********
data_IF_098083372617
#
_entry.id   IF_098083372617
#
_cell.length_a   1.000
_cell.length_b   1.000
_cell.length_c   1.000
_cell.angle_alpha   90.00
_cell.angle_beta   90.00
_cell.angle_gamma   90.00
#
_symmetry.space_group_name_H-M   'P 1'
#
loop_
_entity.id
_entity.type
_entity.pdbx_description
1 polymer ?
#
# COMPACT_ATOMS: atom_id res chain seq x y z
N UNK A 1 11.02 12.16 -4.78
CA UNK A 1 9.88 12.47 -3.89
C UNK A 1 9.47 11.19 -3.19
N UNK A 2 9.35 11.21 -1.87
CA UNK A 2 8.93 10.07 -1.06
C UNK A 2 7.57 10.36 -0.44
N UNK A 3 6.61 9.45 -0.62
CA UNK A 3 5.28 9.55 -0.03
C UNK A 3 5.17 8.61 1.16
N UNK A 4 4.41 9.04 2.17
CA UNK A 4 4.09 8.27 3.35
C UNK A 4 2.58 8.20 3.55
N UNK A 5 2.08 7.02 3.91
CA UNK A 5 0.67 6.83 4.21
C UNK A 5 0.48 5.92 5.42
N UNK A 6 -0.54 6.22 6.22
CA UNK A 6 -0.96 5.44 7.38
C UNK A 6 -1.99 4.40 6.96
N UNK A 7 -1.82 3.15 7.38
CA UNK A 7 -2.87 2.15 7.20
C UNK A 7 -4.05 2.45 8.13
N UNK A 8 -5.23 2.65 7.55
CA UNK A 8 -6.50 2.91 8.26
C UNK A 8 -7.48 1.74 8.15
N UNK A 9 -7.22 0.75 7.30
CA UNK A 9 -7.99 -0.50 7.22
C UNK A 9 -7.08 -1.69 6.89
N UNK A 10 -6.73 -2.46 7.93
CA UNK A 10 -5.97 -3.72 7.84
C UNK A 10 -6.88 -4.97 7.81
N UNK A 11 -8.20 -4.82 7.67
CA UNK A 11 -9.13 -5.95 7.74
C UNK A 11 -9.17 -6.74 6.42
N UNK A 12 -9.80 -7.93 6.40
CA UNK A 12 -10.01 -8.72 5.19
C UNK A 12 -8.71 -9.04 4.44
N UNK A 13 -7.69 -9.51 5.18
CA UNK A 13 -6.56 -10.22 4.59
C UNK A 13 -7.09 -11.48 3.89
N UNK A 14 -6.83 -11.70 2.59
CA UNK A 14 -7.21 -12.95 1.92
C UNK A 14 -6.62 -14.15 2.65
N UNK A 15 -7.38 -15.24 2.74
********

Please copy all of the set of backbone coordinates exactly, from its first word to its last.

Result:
data_IF_098083372617
#
_entry.id   IF_098083372617
#
_cell.length_a   1.000
_cell.length_b   1.000
_cell.length_c   1.000
_cell.angle_alpha   90.00
_cell.angle_beta   90.00
_cell.angle_gamma   90.00
#
_symmetry.space_group_name_H-M   'P 1'
#
loop_
_entity.id
_entity.type
_entity.pdbx_description
1 polymer ?
#
# COMPACT_ATOMS: atom_id res chain seq x y z
N UNK A 1 11.02 12.16 -4.78
CA UNK A 1 9.88 12.47 -3.89
C UNK A 1 9.47 11.19 -3.19
N UNK A 2 9.35 11.21 -1.87
CA UNK A 2 8.93 10.07 -1.06
C UNK A 2 7.57 10.36 -0.44
N UNK A 3 6.61 9.45 -0.62
CA UNK A 3 5.28 9.55 -0.03
C UNK A 3 5.17 8.61 1.16
N UNK A 4 4.41 9.04 2.17
CA UNK A 4 4.09 8.27 3.35
C UNK A 4 2.58 8.20 3.55
N UNK A 5 2.08 7.02 3.91
CA UNK A 5 0.67 6.83 4.21
C UNK A 5 0.48 5.92 5.42
N UNK A 6 -0.54 6.22 6.22
CA UNK A 6 -0.96 5.44 7.38
C UNK A 6 -1.99 4.40 6.96
N UNK A 7 -1.82 3.15 7.38
CA UNK A 7 -2.87 2.15 7.20
C UNK A 7 -4.05 2.45 8.13
N UNK A 8 -5.23 2.65 7.55
CA UNK A 8 -6.50 2.91 8.26
C UNK A 8 -7.48 1.74 8.15
N UNK A 9 -7.22 0.75 7.30
CA UNK A 9 -7.99 -0.50 7.22
C UNK A 9 -7.08 -1.69 6.89
N UNK A 10 -6.73 -2.46 7.93
CA UNK A 10 -5.97 -3.72 7.84
C UNK A 10 -6.88 -4.97 7.81
N UNK A 11 -8.20 -4.82 7.67
CA UNK A 11 -9.13 -5.95 7.74
C UNK A 11 -9.17 -6.74 6.42
N UNK A 12 -9.80 -7.93 6.40
CA UNK A 12 -10.01 -8.72 5.19
C UNK A 12 -8.71 -9.04 4.44
N UNK A 13 -7.69 -9.51 5.18
CA UNK A 13 -6.56 -10.22 4.59
C UNK A 13 -7.09 -11.48 3.89
N UNK A 14 -6.83 -11.70 2.59
CA UNK A 14 -7.21 -12.95 1.92
C UNK A 14 -6.62 -14.15 2.65
N UNK A 15 -7.38 -15.24 2.74